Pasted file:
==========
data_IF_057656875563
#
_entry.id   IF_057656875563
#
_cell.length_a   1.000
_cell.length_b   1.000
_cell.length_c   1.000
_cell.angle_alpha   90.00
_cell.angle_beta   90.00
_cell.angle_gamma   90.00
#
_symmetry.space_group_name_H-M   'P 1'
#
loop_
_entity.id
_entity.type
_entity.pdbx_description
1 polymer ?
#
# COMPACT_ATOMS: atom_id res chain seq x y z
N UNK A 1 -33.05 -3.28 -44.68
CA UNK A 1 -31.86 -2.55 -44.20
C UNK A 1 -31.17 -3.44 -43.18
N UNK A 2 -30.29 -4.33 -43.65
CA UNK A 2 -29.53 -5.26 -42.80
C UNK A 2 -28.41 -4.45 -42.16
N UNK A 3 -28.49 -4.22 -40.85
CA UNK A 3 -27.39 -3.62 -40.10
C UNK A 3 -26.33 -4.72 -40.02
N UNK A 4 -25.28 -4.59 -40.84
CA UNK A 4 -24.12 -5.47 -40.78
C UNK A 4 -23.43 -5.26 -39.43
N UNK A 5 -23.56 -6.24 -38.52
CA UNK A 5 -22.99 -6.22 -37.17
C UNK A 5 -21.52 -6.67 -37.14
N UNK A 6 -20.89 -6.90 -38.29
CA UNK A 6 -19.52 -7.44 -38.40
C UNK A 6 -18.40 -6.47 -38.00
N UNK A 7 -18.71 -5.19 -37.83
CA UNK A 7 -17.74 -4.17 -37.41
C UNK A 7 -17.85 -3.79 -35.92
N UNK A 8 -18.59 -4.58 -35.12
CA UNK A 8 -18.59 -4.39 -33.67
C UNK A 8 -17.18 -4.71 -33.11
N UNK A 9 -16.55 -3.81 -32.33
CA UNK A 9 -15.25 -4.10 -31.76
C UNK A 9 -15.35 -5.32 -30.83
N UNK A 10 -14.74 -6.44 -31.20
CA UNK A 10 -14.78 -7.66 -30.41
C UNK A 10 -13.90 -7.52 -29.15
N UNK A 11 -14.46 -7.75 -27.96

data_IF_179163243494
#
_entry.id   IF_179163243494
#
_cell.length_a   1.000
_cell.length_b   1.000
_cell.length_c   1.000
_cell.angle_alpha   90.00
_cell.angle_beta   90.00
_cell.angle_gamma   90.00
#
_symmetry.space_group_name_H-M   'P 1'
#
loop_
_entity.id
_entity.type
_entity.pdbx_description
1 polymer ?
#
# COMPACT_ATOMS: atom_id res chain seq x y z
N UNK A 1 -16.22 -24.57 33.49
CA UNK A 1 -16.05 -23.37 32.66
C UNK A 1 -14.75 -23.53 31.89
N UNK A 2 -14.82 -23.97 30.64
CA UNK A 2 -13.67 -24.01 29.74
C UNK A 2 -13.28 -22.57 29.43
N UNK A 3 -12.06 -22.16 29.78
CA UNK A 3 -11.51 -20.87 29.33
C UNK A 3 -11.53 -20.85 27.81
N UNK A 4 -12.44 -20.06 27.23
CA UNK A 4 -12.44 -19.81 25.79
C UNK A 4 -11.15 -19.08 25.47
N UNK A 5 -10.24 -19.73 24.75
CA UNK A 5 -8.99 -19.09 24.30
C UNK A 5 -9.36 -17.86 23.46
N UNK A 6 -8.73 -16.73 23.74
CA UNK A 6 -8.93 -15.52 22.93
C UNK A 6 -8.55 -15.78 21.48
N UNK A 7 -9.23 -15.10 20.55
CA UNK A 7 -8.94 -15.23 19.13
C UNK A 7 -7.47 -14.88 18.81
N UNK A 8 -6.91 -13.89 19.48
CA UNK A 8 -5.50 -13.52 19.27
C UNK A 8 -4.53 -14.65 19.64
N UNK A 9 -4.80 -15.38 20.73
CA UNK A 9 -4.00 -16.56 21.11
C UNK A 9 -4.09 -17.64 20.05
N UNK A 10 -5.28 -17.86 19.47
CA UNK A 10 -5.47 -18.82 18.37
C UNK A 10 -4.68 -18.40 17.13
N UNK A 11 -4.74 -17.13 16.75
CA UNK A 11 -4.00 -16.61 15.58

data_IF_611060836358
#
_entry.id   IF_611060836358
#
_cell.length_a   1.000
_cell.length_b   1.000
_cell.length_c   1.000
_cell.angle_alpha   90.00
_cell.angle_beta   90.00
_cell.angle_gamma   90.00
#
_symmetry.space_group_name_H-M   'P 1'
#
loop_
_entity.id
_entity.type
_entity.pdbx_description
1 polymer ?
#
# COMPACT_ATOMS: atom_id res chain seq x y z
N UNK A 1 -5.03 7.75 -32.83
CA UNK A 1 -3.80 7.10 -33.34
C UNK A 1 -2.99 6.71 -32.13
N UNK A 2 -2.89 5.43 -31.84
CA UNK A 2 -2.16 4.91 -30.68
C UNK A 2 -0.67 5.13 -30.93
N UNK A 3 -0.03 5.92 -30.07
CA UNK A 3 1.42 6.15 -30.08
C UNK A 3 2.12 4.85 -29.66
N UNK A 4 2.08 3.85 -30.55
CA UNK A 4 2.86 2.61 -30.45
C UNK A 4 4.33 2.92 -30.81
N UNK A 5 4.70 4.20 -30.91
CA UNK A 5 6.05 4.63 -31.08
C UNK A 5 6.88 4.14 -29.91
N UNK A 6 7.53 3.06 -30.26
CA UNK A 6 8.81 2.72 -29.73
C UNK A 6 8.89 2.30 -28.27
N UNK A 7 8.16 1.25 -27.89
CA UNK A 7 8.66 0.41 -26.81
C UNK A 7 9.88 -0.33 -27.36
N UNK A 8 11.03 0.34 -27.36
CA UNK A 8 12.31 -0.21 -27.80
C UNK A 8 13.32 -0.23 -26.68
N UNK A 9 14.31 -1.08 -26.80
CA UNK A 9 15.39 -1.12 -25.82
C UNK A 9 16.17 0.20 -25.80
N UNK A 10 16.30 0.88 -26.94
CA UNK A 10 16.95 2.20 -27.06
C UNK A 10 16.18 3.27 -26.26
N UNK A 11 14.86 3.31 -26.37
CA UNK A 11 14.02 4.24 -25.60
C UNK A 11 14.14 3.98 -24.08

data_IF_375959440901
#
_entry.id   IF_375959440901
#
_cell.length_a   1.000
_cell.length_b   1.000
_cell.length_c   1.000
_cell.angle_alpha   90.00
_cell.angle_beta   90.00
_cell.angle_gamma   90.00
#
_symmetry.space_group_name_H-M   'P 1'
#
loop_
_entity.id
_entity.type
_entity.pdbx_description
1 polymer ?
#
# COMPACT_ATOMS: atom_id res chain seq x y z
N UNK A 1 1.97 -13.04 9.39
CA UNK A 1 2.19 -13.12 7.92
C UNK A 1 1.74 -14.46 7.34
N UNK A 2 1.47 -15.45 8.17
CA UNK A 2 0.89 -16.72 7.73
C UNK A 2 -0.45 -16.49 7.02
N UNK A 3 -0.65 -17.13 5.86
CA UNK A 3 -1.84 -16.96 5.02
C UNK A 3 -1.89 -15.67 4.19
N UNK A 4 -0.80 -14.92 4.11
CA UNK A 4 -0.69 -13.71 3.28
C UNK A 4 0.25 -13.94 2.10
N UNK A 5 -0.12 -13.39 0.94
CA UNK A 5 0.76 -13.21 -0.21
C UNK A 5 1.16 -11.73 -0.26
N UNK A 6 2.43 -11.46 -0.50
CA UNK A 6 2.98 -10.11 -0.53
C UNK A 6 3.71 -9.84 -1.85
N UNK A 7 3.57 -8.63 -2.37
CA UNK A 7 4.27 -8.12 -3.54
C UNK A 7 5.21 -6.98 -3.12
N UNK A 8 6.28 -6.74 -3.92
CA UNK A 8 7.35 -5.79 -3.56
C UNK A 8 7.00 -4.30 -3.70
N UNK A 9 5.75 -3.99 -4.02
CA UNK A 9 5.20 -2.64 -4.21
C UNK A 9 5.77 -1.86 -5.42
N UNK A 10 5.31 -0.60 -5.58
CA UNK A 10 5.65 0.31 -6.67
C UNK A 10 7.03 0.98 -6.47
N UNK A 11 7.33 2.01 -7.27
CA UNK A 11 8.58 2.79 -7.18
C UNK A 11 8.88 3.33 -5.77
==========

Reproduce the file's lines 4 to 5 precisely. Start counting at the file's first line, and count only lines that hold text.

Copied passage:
#
_cell.length_a   1.000